DUP leader prefers no Brexit deal to EU "annexation" of Northern Ireland
Luke MacGregor | Bloomberg | Getty Images Arlene Foster, leader of the Democratic Unionist Party (DUP), left, waves as Nigel Dodds, deputy leader of the Democratic Unionist Party (DUP), looks on as they pose for photographers on the steps of number 10 Downing Street, during their arrival for a meeting with U.K. Prime Minister Theresa May, in London, U.K., on Tuesday, June 13, 2017.
The head of the Northern Irish party that props up British Prime Minister Theresa May's government said on Saturday she would prefer no Brexit deal to a bad deal, describing current plans as amounting to "the annexation of Northern Ireland" by the EU.
British and European Union negotiators this month have accelerated the push for a Brexit deal but talks remain snagged on the issue of the border between Northern Ireland, which is part of the UK, and the Irish Republic, an EU member state.
In the absence of a comprehensive EU-UK trade partnership after Brexit, the EU is seeking a "backstop" arrangement whereby Northern Ireland would effectively remain subject to the bloc's regulations to avoid a hard border on the island of Ireland.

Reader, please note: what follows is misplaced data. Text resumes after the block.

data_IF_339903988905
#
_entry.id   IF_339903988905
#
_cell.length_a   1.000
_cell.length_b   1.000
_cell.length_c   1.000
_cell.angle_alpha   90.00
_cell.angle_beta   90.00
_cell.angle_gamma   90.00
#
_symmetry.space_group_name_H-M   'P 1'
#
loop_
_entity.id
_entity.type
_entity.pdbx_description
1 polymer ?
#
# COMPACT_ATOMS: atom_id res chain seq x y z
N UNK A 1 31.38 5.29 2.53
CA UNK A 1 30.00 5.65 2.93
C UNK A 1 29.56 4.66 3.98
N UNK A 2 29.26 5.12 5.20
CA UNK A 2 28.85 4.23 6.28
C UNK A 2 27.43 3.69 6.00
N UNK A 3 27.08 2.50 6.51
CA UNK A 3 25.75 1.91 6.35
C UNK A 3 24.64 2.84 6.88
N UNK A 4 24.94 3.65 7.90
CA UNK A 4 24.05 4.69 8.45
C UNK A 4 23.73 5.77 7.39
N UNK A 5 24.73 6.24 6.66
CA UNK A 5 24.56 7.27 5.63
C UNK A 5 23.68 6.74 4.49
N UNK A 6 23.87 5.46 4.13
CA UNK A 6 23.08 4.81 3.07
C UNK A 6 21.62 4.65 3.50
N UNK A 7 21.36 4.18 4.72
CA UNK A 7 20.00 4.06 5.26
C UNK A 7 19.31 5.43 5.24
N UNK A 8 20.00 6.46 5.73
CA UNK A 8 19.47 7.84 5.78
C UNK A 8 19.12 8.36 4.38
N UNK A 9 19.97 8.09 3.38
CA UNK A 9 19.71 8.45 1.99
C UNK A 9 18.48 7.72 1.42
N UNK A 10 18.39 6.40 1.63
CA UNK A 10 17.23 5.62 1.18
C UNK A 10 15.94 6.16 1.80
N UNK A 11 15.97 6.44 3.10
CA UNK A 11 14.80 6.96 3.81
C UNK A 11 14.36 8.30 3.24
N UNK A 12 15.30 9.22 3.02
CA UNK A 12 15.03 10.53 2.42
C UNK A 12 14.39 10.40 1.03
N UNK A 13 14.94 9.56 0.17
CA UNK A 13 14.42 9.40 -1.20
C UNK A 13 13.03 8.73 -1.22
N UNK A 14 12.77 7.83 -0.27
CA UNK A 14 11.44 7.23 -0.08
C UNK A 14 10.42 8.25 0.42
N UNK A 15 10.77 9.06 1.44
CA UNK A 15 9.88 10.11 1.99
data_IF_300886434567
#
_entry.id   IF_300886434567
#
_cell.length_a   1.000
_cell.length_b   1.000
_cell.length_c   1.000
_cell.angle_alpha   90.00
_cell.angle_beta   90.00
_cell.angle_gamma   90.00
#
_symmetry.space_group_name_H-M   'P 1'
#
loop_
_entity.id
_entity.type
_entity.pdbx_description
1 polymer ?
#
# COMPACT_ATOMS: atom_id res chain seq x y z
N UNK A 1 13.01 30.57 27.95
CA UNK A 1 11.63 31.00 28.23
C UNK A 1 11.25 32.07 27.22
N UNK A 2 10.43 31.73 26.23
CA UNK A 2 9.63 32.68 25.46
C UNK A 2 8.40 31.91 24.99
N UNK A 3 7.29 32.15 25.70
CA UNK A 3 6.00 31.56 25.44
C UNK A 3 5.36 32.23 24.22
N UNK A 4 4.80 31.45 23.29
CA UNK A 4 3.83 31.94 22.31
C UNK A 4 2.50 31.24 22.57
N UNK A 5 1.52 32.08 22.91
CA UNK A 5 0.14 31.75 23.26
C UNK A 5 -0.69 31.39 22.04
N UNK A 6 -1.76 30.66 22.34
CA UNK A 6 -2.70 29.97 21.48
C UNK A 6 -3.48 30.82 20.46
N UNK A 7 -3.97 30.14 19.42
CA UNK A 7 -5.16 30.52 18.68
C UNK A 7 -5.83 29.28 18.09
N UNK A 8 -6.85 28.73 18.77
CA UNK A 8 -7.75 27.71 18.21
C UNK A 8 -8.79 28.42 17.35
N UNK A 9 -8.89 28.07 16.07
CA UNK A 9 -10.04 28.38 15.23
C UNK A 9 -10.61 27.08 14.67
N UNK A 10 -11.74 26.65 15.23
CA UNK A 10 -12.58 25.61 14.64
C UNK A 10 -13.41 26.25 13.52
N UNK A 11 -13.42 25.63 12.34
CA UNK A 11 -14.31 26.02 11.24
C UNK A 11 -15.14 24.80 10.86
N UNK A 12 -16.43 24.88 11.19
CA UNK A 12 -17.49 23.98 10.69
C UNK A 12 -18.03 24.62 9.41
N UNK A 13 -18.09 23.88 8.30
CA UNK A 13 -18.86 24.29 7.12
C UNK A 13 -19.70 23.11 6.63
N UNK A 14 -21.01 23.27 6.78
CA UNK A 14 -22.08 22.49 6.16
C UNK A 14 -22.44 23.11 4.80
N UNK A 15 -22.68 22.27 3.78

But the DUP, whose support May needs to pass legislation in the British parliament, vehemently opposes any proposals under which the province would be treated differently to the rest of the UK.
"I fully appreciate the risks of a 'no deal' (Brexit) but the dangers of a bad deal are worse," Foster wrote in an article in the Belfast Telegraph published on Saturday.
"This backstop arrangement would not be temporary. It would be the permanent annexation of Northern Ireland away from the rest of the United Kingdom and forever leave us subject to rules made in a place where we have no say," she added.
Britain wants any 'backstop' arrangement to be time-limited. Hardline su pporters of Brexit in May's ruling Conservative Party fear it could be used to keep the whole UK inside a customs union indefinitely with the EU.
The EU is opposed to any specific cut-off date.
Foster said her party, which has 10 lawmakers in the UK parliament, was not bluffing in its tough stance on the talks.
"This is no game. Anyone engaging in this in a light-hearted way foolishly fails to grasp the gravity of the decisions we will make in the coming weeks," Foster said.
"The coming days, weeks and months will be critical. The decisions taken will shape the type o f Northern Ireland that our grandchildren will live in."
Foster said she wanted to secure a deal that would work for both Northern Ireland and the Republic of Ireland and said she would travel to Dublin for talks on Monday.
In an article in another Northern Ireland newspaper, the Belfast News Letter, former British foreign minister Boris Johnson also took aim at the backstop, describing May's agreement to accept a backstop as a "dreadful mistake".
"The only way to put things back on the right track is to ditch the backstop...," Johnson wrote.Source: Google News Ireland | Netizen 24 Ireland